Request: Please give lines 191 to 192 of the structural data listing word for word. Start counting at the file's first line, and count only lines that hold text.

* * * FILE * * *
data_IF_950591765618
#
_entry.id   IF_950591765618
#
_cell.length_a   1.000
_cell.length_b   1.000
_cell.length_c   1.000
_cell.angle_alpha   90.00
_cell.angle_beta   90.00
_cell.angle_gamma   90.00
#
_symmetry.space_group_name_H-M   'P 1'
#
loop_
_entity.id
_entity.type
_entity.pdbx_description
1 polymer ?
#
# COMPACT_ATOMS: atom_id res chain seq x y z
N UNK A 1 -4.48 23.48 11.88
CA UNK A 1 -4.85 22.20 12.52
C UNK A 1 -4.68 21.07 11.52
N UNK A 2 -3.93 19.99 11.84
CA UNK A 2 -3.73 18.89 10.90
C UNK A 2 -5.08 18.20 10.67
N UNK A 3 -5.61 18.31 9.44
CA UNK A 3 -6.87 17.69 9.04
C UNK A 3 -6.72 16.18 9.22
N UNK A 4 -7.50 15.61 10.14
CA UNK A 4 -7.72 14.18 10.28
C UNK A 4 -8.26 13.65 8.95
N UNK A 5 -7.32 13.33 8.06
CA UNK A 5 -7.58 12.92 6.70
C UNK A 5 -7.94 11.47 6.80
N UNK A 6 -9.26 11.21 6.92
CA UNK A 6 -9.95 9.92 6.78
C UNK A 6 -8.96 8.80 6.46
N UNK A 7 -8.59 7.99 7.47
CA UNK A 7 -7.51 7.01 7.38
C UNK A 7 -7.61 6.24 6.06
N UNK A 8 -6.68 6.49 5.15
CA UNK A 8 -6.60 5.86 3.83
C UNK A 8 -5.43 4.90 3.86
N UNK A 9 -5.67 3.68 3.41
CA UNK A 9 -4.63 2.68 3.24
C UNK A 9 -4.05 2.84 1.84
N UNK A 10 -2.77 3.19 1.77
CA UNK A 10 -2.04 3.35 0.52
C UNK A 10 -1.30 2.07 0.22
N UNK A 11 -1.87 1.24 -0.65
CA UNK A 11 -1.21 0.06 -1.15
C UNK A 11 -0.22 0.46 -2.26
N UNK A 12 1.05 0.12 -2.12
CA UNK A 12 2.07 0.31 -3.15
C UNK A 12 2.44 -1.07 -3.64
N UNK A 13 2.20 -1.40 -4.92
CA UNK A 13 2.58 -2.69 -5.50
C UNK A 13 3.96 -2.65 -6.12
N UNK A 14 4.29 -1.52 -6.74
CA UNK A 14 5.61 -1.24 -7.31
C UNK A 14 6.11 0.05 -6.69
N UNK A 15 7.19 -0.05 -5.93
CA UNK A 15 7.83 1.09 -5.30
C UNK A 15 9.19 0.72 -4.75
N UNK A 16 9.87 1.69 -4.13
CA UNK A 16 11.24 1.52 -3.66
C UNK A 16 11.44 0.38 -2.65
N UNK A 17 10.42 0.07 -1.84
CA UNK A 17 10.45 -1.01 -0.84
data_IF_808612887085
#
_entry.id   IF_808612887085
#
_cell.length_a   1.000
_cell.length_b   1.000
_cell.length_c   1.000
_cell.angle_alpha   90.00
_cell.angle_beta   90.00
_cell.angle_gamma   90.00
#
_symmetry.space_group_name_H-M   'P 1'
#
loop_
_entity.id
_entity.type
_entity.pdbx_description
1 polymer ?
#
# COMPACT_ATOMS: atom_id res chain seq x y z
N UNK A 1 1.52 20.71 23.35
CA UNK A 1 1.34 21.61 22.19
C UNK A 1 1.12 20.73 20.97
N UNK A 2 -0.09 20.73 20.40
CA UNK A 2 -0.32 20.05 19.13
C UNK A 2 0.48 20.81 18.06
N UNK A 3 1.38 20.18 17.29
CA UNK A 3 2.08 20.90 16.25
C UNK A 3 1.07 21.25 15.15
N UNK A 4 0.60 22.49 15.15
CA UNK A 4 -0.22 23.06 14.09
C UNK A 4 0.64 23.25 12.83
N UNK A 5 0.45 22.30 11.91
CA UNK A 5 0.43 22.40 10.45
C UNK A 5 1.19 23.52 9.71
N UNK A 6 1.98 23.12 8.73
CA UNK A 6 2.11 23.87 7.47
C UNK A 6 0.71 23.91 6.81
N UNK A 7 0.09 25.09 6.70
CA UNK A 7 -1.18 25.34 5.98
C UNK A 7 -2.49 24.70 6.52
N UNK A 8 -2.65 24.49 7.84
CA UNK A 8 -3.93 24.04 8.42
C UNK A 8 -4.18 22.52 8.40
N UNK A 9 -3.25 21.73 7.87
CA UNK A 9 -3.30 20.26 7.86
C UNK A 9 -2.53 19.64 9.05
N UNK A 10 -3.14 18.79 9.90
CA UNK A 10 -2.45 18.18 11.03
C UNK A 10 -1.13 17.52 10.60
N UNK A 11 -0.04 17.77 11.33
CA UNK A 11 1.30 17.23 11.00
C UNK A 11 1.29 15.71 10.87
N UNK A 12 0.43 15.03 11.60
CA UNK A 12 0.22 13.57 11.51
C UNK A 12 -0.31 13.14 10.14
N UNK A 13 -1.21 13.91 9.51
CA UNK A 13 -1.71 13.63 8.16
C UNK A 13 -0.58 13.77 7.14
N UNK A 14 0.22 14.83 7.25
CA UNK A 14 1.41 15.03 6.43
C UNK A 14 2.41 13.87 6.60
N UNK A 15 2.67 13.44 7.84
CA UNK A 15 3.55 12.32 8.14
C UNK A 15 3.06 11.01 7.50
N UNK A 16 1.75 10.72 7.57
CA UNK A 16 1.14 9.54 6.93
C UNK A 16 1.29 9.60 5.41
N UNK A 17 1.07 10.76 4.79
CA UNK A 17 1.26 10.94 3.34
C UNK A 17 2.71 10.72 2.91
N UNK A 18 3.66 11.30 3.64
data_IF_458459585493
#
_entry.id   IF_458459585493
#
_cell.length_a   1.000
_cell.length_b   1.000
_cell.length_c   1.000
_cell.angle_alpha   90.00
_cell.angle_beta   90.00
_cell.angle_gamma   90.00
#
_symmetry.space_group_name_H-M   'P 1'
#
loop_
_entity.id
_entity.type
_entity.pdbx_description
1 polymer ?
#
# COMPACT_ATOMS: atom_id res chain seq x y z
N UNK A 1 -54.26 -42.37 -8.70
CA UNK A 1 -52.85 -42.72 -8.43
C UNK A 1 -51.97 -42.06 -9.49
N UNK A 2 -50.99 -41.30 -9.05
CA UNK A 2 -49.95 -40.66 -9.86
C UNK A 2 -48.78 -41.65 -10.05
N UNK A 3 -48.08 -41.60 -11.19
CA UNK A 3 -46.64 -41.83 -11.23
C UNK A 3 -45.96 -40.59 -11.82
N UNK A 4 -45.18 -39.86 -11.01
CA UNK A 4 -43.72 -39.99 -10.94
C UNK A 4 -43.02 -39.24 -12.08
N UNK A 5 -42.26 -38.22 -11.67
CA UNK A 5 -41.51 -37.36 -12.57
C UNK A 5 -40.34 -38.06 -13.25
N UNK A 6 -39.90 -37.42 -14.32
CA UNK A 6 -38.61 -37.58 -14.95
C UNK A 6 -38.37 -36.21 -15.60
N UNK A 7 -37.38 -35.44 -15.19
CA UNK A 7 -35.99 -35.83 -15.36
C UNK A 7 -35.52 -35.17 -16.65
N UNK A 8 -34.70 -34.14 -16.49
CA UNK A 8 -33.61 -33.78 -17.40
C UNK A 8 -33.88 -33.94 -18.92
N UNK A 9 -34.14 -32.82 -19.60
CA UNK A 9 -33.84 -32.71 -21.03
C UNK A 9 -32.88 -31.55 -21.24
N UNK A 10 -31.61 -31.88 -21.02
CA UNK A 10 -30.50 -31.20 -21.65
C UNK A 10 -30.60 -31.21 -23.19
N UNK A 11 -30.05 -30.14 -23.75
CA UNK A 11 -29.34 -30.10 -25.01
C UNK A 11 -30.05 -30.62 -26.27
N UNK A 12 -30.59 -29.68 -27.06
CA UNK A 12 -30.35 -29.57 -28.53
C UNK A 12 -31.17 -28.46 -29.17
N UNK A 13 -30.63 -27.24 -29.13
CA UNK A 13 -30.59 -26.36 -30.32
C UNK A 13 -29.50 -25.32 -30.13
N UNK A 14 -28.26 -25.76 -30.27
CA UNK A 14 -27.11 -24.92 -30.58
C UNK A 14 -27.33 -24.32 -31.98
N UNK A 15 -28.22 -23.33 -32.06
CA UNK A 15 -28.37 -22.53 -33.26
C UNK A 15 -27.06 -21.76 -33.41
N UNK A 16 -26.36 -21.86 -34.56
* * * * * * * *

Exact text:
CA UNK A 10 -30.50 -31.20 -21.65
C UNK A 10 -30.60 -31.21 -23.19